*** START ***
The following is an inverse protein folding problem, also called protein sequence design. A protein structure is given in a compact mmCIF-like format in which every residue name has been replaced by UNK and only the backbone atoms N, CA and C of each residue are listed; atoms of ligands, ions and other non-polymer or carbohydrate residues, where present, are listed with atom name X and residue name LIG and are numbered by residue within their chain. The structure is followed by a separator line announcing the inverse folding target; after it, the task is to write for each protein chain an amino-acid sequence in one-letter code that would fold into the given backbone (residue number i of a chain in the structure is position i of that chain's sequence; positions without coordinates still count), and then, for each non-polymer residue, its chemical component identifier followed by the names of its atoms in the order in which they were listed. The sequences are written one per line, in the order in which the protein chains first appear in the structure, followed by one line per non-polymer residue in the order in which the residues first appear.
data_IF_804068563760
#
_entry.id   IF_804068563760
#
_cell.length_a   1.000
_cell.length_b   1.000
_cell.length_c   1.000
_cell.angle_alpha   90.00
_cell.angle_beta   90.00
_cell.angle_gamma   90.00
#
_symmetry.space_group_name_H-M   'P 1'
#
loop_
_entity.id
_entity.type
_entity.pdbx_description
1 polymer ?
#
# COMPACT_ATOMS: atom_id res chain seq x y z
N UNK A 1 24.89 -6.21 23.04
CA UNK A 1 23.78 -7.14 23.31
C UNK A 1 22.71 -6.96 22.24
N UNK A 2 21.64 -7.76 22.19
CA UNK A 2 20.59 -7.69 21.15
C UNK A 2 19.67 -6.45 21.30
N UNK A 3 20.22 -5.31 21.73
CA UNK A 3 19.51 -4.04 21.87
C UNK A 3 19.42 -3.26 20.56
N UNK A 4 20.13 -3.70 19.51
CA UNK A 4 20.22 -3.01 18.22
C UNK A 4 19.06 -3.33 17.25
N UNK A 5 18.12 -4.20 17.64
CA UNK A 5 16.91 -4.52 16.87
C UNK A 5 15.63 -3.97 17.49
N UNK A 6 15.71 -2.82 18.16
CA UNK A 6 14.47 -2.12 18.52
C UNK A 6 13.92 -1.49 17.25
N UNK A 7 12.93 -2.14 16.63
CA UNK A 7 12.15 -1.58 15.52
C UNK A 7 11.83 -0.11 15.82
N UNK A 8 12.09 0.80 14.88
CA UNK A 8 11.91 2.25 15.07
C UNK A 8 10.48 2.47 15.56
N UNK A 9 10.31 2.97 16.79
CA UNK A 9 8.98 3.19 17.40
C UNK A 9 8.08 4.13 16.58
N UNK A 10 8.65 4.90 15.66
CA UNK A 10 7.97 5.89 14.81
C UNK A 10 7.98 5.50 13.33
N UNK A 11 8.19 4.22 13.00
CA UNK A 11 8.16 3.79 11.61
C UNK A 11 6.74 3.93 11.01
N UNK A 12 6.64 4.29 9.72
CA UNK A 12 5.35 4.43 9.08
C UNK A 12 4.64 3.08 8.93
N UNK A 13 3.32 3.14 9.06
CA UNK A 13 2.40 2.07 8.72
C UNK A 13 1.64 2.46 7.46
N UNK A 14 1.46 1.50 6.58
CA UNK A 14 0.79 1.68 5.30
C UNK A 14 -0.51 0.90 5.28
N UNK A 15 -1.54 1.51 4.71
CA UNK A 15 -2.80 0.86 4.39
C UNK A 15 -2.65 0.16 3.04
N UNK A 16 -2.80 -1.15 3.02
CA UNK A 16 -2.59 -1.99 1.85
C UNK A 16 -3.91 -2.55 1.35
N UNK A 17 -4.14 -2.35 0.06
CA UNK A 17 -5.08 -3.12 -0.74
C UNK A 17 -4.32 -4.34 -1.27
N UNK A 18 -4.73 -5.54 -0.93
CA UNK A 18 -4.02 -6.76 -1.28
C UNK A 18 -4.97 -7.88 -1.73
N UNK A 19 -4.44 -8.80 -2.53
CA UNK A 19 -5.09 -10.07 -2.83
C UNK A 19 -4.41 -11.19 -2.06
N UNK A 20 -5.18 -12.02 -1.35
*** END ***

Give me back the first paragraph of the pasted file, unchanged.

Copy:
The following is an inverse protein folding problem, also called protein sequence design. A protein structure is given in a compact mmCIF-like format in which every residue name has been replaced by UNK and only the backbone atoms N, CA and C of each residue are listed; atoms of ligands, ions and other non-polymer or carbohydrate residues, where present, are listed with atom name X and residue name LIG and are numbered by residue within their chain. The structure is followed by a separator line announcing the inverse folding target; after it, the task is to write for each protein chain an amino-acid sequence in one-letter code that would fold into the given backbone (residue number i of a chain in the structure is position i of that chain's sequence; positions without coordinates still count), and then, for each non-polymer residue, its chemical component identifier followed by the names of its atoms in the order in which they were listed. The sequences are written one per line, in the order in which the protein chains first appear in the structure, followed by one line per non-polymer residue in the order in which the residues first appear.